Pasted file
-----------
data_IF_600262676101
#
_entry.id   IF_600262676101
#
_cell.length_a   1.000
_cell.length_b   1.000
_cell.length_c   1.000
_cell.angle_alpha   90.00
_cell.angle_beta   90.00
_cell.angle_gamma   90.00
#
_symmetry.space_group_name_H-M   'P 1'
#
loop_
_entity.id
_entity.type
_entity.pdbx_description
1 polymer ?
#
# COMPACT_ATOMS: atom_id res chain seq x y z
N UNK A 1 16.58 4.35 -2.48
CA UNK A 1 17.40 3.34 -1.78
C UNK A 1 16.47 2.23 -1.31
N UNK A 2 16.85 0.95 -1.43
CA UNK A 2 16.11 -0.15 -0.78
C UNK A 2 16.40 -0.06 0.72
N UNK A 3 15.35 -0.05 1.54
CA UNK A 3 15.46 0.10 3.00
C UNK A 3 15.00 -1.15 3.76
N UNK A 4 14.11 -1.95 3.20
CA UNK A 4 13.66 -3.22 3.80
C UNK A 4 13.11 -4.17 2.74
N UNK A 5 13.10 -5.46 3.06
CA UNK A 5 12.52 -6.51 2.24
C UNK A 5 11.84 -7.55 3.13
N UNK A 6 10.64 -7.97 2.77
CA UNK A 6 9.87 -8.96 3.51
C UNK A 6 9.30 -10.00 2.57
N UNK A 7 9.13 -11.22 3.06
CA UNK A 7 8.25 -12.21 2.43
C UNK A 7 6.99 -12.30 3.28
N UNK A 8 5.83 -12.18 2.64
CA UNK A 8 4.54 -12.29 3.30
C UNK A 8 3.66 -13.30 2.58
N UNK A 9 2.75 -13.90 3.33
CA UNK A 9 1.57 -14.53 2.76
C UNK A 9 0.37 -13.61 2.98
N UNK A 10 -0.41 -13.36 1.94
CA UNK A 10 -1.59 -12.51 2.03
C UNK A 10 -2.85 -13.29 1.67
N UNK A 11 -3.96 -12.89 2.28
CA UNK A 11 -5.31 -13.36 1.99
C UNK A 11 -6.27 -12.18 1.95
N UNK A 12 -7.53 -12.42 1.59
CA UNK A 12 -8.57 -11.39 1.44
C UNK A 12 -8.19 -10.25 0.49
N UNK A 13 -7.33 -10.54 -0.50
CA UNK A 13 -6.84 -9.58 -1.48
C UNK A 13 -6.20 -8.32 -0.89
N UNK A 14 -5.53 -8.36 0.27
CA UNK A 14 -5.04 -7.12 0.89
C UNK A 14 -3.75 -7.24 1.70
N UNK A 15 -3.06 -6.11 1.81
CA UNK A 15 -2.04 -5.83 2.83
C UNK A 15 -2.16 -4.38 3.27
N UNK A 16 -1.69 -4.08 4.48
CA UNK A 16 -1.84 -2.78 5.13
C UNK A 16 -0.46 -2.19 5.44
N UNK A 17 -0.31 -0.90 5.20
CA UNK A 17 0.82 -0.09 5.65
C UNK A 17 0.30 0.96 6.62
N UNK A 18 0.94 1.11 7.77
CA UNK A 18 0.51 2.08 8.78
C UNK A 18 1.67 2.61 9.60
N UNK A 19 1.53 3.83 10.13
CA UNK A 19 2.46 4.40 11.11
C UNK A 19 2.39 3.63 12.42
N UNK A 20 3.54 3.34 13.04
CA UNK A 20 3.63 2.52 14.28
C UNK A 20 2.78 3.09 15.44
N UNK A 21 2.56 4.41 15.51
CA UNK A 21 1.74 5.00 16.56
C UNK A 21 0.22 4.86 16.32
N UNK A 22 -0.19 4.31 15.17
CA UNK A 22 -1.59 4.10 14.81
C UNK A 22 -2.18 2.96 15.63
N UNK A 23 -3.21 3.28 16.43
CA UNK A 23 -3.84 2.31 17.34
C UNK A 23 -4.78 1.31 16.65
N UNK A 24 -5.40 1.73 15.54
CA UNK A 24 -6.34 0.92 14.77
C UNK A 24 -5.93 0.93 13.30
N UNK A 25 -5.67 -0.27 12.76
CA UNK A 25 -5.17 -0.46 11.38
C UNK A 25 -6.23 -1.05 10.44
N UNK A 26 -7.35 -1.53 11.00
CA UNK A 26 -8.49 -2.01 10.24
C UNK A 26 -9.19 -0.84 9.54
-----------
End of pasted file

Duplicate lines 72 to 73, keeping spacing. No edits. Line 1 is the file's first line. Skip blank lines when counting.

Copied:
N UNK A 18 0.94 1.11 7.77
CA UNK A 18 0.51 2.08 8.78